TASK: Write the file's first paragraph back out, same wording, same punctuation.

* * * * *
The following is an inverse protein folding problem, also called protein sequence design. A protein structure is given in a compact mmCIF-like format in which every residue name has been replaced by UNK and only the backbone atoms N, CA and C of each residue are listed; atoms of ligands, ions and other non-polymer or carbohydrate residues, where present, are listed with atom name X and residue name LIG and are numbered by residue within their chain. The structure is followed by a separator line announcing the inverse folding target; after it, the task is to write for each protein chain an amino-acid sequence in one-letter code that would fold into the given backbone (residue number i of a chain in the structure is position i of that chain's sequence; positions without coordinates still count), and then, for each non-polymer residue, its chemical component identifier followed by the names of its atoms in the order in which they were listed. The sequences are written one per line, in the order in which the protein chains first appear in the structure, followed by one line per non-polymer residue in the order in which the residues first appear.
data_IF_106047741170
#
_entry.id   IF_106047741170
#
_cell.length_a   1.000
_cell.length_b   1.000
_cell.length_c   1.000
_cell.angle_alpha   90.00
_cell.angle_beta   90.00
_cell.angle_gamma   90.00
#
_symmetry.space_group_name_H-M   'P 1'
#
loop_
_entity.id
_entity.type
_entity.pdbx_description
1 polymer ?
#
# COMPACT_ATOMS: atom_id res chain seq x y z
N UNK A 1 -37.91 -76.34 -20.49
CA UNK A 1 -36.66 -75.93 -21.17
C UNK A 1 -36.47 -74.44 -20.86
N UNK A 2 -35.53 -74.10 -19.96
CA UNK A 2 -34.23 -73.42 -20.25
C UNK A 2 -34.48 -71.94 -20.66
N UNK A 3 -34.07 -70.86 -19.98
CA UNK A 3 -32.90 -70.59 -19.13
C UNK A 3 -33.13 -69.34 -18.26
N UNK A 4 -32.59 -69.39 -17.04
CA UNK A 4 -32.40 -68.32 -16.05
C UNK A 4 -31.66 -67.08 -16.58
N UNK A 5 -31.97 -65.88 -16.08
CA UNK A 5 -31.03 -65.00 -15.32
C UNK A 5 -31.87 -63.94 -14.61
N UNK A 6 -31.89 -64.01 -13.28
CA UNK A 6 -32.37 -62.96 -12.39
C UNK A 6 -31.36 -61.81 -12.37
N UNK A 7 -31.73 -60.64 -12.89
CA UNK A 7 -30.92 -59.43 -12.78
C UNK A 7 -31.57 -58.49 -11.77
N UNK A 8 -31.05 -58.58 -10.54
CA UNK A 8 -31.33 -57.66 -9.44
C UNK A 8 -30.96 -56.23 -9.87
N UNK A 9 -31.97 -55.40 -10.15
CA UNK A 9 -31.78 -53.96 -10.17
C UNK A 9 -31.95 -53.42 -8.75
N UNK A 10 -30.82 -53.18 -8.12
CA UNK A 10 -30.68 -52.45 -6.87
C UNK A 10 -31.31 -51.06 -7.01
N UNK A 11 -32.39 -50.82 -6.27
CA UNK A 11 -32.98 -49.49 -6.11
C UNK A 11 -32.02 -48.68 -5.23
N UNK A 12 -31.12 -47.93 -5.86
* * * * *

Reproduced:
The following is an inverse protein folding problem, also called protein sequence design. A protein structure is given in a compact mmCIF-like format in which every residue name has been replaced by UNK and only the backbone atoms N, CA and C of each residue are listed; atoms of ligands, ions and other non-polymer or carbohydrate residues, where present, are listed with atom name X and residue name LIG and are numbered by residue within their chain. The structure is followed by a separator line announcing the inverse folding target; after it, the task is to write for each protein chain an amino-acid sequence in one-letter code that would fold into the given backbone (residue number i of a chain in the structure is position i of that chain's sequence; positions without coordinates still count), and then, for each non-polymer residue, its chemical component identifier followed by the names of its atoms in the order in which they were listed. The sequences are written one per line, in the order in which the protein chains first appear in the structure, followed by one line per non-polymer residue in the order in which the residues first appear.